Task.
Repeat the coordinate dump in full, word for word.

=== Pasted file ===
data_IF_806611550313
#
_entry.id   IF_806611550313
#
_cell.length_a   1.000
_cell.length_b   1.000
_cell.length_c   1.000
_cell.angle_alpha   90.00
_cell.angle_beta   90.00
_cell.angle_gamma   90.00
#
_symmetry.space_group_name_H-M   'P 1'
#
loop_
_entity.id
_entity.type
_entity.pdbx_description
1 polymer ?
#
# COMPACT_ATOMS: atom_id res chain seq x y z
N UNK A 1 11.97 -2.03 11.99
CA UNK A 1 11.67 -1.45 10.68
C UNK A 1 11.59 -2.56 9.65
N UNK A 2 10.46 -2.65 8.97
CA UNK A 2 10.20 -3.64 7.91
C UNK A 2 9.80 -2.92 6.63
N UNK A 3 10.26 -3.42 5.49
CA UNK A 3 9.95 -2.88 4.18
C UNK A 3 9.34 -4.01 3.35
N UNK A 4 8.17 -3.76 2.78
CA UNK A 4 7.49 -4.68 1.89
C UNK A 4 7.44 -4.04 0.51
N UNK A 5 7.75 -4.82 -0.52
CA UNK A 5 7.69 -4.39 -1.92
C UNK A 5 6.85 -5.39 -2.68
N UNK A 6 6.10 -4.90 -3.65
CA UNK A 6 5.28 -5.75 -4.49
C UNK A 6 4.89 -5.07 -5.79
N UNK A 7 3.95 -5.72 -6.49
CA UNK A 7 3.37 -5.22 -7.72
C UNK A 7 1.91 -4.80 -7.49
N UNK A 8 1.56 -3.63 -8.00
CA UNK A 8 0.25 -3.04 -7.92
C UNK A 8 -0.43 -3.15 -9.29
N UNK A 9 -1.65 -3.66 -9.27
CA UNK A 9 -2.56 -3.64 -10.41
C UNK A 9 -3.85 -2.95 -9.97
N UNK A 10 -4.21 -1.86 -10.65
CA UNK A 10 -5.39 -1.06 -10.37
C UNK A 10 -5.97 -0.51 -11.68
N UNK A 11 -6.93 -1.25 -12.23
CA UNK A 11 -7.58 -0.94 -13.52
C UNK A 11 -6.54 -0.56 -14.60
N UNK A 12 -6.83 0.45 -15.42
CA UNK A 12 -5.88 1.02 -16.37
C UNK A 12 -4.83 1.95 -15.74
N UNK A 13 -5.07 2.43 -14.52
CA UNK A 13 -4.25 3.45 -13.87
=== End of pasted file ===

data_IF_806611550313
#
_entry.id   IF_806611550313
#
_cell.length_a   1.000
_cell.length_b   1.000
_cell.length_c   1.000
_cell.angle_alpha   90.00
_cell.angle_beta   90.00
_cell.angle_gamma   90.00
#
_symmetry.space_group_name_H-M   'P 1'
#
loop_
_entity.id
_entity.type
_entity.pdbx_description
1 polymer ?
#
# COMPACT_ATOMS: atom_id res chain seq x y z
N UNK A 1 11.97 -2.03 11.99
CA UNK A 1 11.67 -1.45 10.68
C UNK A 1 11.59 -2.56 9.65
N UNK A 2 10.46 -2.65 8.97
CA UNK A 2 10.20 -3.64 7.91
C UNK A 2 9.80 -2.92 6.63
N UNK A 3 10.26 -3.42 5.49
CA UNK A 3 9.95 -2.88 4.18
C UNK A 3 9.34 -4.01 3.35
N UNK A 4 8.17 -3.76 2.78
CA UNK A 4 7.49 -4.68 1.89
C UNK A 4 7.44 -4.04 0.51
N UNK A 5 7.75 -4.82 -0.52
CA UNK A 5 7.69 -4.39 -1.92
C UNK A 5 6.85 -5.39 -2.68
N UNK A 6 6.10 -4.90 -3.65
CA UNK A 6 5.28 -5.75 -4.49
C UNK A 6 4.89 -5.07 -5.79
N UNK A 7 3.95 -5.72 -6.49
CA UNK A 7 3.37 -5.22 -7.72
C UNK A 7 1.91 -4.80 -7.49
N UNK A 8 1.56 -3.63 -8.00
CA UNK A 8 0.25 -3.04 -7.92
C UNK A 8 -0.43 -3.15 -9.29
N UNK A 9 -1.65 -3.66 -9.27
CA UNK A 9 -2.56 -3.64 -10.41
C UNK A 9 -3.85 -2.95 -9.97
N UNK A 10 -4.21 -1.86 -10.65
CA UNK A 10 -5.39 -1.06 -10.37
C UNK A 10 -5.97 -0.51 -11.68
N UNK A 11 -6.93 -1.25 -12.23
CA UNK A 11 -7.58 -0.94 -13.52
C UNK A 11 -6.54 -0.56 -14.60
N UNK A 12 -6.83 0.45 -15.42
CA UNK A 12 -5.88 1.02 -16.37
C UNK A 12 -4.83 1.95 -15.74
N UNK A 13 -5.07 2.43 -14.52
CA UNK A 13 -4.25 3.45 -13.87